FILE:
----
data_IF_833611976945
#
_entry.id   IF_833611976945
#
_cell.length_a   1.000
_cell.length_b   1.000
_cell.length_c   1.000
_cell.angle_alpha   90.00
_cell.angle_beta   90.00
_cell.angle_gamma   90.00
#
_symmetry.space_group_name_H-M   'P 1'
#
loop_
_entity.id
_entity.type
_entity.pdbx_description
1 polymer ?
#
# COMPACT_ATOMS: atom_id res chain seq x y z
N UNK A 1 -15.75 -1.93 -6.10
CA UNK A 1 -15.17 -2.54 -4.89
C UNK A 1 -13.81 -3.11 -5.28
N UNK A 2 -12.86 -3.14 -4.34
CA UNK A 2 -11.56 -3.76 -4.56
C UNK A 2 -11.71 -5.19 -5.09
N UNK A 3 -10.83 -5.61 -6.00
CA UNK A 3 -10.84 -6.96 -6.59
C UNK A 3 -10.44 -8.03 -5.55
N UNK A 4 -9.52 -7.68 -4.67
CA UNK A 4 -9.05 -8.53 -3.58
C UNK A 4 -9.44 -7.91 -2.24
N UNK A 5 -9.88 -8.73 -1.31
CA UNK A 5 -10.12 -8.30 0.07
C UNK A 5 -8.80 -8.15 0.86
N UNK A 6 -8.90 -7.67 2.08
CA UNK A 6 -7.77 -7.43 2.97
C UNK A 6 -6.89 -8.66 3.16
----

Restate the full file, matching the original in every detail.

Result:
data_IF_833611976945
#
_entry.id   IF_833611976945
#
_cell.length_a   1.000
_cell.length_b   1.000
_cell.length_c   1.000
_cell.angle_alpha   90.00
_cell.angle_beta   90.00
_cell.angle_gamma   90.00
#
_symmetry.space_group_name_H-M   'P 1'
#
loop_
_entity.id
_entity.type
_entity.pdbx_description
1 polymer ?
#
# COMPACT_ATOMS: atom_id res chain seq x y z
N UNK A 1 -15.75 -1.93 -6.10
CA UNK A 1 -15.17 -2.54 -4.89
C UNK A 1 -13.81 -3.11 -5.28
N UNK A 2 -12.86 -3.14 -4.34
CA UNK A 2 -11.56 -3.76 -4.56
C UNK A 2 -11.71 -5.19 -5.09
N UNK A 3 -10.83 -5.61 -6.00
CA UNK A 3 -10.84 -6.96 -6.59
C UNK A 3 -10.44 -8.03 -5.55
N UNK A 4 -9.52 -7.68 -4.67
CA UNK A 4 -9.05 -8.53 -3.58
C UNK A 4 -9.44 -7.91 -2.24
N UNK A 5 -9.88 -8.73 -1.31
CA UNK A 5 -10.12 -8.30 0.07
C UNK A 5 -8.80 -8.15 0.86
N UNK A 6 -8.90 -7.67 2.08
CA UNK A 6 -7.77 -7.43 2.97
C UNK A 6 -6.89 -8.66 3.16